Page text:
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Table 3 Essential features of Personality Disorder severity

From: Application of the ICD-11 classification of personality disorders

Mild Personality Disorder Moderate Personality Disorder Severe Personality Disorder
Disturbances affect some areas of personality functioning but not others (e.g., problems with self-direction in the absence of problems with stability and coherence of identity or self-worth; see Table 2), and may not be apparent in some contexts. Disturbances affect multiple areas of personality functioning (e.g., identity or sense of self, ability to form intimate relationships, ability to control impulses and modulate behaviour; see Table 2). However, some areas of personality functioning may be relatively less affected. There are severe disturbances in functioning of the self (e.g., sense of self may be so unstable that individuals report not having a sense of who they are or so rigid that they refuse to participate in any but an extremely narrow range of situations; self view may be characterized by self-contempt or be grandiose or highly eccentric; see Table 2).
There are problems in many interpersonal relationships and/or in performance of expected occupational and social roles, but some relationships are maintained and/or some roles carried out. There are marked problems in most interpersonal relationships and the performance of most expected social and occupational roles are compromised to some degree. Relationships are likely to be characterized by conflict, avoidance, withdrawal, or extreme dependency (e.g., few friendships maintained, persistent conflict in work relationships and consequent occupational problems, romantic relationships characterized by serious disruption or inappropriate submissiveness). Problems in interpersonal functioning seriously affect virtually all relationships and the ability and willingness to perform expected social and occupational roles is absent or severely compromised.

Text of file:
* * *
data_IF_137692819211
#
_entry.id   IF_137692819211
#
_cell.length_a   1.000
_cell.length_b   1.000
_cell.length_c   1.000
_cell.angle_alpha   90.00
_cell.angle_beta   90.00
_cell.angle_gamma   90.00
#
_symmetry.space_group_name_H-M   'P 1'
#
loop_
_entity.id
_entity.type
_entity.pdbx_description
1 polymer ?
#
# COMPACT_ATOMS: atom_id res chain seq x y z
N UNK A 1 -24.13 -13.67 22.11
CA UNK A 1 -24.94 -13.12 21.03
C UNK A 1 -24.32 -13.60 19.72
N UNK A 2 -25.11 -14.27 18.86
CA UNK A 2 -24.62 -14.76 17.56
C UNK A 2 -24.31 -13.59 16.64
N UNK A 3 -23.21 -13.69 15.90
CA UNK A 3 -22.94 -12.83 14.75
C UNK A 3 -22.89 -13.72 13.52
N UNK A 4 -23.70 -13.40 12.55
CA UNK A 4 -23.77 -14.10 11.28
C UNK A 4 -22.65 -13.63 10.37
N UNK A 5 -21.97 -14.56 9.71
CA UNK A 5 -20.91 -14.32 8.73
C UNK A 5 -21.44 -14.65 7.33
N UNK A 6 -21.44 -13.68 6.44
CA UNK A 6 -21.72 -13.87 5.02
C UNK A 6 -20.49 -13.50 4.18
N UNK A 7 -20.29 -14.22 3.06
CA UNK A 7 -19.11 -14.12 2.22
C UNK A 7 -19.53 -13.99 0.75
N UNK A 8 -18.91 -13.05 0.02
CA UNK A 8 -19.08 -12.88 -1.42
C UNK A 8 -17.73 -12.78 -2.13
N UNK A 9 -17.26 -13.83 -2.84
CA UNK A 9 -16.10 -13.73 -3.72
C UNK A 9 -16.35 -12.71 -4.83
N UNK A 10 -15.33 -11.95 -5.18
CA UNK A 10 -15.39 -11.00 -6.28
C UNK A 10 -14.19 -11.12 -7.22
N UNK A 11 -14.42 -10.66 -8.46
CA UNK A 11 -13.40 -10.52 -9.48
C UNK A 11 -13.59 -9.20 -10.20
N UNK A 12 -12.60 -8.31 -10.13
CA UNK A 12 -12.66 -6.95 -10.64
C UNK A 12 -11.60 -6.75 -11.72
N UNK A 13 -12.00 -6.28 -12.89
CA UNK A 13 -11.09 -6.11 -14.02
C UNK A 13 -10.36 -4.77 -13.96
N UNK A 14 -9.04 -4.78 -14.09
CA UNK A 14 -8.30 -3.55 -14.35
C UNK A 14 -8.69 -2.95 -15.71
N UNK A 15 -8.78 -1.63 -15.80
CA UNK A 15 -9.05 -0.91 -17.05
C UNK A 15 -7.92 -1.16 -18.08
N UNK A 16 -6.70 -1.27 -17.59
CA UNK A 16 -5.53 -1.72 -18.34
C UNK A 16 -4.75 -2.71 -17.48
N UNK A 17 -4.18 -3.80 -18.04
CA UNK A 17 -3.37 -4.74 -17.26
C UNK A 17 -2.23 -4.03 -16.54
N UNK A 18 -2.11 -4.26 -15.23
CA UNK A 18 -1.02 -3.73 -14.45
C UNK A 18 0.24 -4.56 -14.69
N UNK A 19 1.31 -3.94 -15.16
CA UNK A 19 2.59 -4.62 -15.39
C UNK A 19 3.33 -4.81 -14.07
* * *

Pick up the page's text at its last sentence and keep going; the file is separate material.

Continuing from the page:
Specific manifestations of personality disturbances are generally of mild severity (see examples in Table 4). Specific manifestations of personality disturbance are generally of moderate severity (see examples in Table 4). Specific manifestations of personality disturbance are severe (see examples in Table 4) and affect most, if not all, areas of personality functioning.
Is typically not associated with substantial harm to self or others. Is sometimes associated with harm to self or others. Is often associated with harm to self or others.
May be associated with substantial distress or with impairment in personal, family, social, educational, occupational or other important areas of functioning that is either limited to circumscribed areas (e.g., romantic relationships; employment) or present in more areas but milder. Is associated with marked impairment in personal, family, social, educational, occupational or other important areas of functioning, although functioning in circumscribed areas may be maintained. Is associated with severe impairment in all or nearly all areas of life, including personal, family, social, educational, occupational, and other important areas of functioning.
  1. Note. The diagnostic guideline should be accompanied with the examples provided in Table 4. Adapted from the ICD-11 Clinical Descriptions and Diagnostic Guidelines for Personality Disorder. All five levels of personality functioning are described and exemplified in Additional file 1